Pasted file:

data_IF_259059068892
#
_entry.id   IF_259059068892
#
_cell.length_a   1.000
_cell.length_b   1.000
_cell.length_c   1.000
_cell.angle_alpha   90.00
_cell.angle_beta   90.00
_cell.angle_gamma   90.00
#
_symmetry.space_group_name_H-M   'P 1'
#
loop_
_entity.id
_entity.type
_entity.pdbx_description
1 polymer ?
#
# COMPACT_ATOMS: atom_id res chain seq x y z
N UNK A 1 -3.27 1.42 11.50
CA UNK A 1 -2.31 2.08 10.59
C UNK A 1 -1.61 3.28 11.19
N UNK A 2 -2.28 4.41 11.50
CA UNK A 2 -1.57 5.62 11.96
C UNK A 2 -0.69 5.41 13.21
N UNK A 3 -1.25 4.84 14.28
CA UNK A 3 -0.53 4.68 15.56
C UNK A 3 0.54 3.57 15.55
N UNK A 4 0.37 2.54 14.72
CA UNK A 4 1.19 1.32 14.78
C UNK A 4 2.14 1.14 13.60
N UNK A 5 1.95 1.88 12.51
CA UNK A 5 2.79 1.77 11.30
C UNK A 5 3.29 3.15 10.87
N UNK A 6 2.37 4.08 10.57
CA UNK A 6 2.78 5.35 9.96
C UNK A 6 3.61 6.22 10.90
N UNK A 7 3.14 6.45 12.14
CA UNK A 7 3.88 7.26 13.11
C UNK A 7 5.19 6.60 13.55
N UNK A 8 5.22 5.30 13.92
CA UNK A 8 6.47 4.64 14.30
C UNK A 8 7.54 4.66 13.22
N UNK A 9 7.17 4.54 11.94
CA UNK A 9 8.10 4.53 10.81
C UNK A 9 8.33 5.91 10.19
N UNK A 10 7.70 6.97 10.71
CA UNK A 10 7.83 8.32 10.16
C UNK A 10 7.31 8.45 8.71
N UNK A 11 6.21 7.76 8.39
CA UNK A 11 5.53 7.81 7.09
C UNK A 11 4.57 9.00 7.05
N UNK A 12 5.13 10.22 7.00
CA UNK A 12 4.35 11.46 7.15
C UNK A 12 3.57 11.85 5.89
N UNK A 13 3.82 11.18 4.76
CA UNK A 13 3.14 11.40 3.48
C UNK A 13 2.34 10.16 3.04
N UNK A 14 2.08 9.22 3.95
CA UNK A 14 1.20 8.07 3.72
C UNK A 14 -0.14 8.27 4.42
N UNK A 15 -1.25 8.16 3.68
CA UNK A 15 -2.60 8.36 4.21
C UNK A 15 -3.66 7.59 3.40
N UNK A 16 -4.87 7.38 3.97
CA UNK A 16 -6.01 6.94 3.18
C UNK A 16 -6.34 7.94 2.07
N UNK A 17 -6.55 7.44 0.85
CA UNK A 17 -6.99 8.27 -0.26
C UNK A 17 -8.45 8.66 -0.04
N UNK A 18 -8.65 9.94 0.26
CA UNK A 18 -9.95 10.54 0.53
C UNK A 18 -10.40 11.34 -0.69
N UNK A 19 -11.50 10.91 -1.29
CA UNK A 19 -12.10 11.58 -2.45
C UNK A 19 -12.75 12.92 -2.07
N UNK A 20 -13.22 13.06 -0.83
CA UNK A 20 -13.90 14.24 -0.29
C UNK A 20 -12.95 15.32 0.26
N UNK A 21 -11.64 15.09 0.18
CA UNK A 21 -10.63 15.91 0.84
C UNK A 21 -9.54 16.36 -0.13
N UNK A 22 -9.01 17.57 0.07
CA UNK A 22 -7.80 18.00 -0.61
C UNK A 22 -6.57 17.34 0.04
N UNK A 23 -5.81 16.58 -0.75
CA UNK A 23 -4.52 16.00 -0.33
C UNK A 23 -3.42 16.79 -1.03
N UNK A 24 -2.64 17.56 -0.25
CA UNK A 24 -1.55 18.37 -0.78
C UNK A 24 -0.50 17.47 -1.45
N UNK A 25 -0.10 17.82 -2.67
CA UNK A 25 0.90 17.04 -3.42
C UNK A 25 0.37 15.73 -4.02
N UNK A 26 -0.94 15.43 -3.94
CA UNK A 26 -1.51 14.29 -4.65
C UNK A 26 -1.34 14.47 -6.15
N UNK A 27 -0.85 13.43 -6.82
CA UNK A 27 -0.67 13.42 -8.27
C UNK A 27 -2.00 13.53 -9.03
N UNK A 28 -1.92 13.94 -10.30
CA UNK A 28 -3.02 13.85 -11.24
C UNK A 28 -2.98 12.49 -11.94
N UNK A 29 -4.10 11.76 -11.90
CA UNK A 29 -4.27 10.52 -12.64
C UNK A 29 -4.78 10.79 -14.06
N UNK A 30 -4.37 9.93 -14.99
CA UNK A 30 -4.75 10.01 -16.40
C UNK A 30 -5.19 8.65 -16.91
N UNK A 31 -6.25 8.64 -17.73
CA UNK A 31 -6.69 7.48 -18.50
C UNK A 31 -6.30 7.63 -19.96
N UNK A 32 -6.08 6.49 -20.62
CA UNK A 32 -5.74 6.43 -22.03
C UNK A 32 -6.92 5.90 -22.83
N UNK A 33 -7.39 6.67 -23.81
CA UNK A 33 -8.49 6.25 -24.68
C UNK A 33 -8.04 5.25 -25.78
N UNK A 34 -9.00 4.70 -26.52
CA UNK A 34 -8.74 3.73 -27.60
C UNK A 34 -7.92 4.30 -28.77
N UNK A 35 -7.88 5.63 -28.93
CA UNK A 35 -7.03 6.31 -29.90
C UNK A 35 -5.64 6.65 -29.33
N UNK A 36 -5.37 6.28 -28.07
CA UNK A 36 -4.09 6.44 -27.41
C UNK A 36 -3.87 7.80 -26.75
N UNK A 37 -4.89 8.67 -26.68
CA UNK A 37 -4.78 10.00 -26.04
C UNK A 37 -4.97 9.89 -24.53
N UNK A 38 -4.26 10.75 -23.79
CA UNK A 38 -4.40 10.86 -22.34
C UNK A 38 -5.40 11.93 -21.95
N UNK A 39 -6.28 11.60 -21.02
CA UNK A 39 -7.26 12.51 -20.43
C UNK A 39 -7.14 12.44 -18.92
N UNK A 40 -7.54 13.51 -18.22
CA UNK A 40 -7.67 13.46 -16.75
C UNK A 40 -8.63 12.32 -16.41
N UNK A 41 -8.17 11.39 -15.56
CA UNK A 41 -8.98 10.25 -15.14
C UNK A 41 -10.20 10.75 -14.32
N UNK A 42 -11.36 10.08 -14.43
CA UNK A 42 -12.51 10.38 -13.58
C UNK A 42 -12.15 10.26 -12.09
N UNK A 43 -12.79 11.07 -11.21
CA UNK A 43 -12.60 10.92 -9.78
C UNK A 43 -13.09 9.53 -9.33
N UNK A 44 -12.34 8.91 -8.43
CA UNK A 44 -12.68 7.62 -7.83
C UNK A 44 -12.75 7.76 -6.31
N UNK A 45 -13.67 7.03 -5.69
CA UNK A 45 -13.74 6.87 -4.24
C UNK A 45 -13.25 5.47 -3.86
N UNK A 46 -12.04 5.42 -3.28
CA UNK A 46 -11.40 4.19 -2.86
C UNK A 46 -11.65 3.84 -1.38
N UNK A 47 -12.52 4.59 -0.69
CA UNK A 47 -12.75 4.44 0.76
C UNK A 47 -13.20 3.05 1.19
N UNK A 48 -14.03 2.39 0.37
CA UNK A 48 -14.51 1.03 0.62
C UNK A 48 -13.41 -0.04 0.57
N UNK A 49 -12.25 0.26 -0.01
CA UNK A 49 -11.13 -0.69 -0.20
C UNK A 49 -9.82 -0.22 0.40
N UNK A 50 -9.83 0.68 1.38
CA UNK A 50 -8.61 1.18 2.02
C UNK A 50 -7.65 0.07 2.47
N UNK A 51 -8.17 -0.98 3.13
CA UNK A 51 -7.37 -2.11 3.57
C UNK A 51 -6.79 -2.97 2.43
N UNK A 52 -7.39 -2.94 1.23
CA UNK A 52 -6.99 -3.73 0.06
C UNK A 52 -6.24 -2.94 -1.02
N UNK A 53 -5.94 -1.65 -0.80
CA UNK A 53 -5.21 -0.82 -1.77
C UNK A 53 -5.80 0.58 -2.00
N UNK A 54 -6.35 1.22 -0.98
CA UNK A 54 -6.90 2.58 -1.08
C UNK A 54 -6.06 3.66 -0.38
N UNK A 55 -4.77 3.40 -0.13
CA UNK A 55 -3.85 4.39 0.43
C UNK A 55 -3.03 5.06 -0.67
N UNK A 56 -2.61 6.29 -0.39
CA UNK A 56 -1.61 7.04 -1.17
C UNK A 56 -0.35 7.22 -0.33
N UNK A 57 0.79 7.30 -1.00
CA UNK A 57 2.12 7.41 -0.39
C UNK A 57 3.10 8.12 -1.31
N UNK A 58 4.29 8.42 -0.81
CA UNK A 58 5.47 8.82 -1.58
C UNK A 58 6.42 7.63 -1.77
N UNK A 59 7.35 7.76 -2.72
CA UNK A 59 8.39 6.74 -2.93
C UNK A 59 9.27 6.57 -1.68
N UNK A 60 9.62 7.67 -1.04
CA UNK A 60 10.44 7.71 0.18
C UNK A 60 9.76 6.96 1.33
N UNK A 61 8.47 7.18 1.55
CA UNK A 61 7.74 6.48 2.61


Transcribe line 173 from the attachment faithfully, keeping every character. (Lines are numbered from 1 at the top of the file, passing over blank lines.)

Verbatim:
C UNK A 51 -6.79 -2.97 2.43